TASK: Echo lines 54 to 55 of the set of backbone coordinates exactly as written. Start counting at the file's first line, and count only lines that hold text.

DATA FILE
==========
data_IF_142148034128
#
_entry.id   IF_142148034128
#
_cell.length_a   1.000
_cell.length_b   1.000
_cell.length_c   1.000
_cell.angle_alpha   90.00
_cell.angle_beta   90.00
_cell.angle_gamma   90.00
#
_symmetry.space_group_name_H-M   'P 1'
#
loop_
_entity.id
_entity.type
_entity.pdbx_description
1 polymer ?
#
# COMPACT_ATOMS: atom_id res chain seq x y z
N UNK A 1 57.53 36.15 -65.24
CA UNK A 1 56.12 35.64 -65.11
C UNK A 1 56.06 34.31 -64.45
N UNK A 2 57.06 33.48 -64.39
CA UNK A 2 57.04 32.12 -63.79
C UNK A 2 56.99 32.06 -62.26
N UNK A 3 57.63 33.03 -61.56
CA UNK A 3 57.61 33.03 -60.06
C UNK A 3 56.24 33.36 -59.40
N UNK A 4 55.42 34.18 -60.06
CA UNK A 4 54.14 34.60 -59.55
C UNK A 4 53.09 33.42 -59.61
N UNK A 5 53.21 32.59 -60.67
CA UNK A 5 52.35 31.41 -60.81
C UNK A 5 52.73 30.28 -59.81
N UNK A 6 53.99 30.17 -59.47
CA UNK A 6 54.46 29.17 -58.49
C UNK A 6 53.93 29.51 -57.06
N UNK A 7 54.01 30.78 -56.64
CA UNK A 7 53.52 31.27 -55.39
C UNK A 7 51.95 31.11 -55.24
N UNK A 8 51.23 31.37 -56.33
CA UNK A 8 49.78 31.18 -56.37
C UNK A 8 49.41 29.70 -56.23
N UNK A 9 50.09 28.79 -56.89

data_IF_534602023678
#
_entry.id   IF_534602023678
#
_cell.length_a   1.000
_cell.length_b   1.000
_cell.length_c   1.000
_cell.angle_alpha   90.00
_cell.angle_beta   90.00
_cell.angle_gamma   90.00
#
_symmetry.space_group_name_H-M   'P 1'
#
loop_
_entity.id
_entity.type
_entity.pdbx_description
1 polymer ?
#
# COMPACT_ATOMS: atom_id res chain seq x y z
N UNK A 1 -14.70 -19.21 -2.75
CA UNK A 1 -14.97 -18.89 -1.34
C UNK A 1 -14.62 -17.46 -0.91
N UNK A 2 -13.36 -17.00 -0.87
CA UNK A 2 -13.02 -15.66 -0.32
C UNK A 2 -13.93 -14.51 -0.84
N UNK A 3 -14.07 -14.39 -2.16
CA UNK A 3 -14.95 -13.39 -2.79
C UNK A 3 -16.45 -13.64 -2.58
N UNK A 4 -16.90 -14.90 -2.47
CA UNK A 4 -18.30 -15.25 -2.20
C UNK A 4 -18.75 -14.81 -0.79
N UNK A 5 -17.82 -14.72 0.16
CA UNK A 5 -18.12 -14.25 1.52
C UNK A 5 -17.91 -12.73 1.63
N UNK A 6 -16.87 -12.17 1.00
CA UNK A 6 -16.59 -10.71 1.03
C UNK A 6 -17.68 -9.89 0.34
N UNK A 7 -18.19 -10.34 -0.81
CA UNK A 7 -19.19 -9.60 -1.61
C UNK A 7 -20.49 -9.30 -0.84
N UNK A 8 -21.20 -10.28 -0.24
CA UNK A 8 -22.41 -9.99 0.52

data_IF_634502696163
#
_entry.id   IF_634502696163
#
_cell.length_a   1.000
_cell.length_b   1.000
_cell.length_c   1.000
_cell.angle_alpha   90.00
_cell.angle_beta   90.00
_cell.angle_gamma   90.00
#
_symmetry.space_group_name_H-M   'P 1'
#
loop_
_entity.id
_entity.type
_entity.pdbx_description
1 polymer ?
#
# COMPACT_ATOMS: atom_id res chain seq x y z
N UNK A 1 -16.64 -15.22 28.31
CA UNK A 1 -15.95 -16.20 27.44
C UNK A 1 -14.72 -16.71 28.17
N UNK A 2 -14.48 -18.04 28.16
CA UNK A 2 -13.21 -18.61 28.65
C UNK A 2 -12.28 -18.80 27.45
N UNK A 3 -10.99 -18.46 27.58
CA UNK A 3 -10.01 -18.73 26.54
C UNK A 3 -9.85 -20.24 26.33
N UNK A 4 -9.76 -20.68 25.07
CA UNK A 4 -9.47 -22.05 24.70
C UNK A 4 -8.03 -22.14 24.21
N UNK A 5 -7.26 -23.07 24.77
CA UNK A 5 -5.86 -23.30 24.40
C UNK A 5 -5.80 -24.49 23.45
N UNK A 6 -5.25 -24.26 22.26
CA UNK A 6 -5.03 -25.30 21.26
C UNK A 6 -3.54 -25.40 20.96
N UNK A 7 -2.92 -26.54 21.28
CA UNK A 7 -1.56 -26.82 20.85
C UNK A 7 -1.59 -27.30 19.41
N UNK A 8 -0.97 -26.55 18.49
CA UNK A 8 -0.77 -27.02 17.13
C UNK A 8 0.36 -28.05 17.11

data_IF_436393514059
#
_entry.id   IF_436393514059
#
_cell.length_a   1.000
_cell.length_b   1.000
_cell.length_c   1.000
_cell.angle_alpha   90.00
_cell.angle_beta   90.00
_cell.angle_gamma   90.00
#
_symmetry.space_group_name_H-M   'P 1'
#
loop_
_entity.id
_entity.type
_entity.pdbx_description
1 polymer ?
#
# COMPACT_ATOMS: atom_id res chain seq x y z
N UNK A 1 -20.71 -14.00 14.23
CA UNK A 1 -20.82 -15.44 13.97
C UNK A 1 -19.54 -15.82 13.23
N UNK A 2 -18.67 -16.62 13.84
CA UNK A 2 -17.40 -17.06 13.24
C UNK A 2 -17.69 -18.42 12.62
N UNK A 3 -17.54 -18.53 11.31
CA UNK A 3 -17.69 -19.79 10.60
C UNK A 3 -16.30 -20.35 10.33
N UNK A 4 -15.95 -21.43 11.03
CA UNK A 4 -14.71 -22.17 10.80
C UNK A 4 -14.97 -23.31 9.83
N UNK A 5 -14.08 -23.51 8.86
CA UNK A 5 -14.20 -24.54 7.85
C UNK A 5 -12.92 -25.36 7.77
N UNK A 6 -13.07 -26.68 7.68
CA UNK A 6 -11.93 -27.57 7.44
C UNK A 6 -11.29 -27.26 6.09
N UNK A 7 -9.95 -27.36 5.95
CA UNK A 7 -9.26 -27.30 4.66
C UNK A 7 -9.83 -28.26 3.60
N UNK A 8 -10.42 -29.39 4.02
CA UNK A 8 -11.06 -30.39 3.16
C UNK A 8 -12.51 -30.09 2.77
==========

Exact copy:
_cell.angle_beta   90.00
_cell.angle_gamma   90.00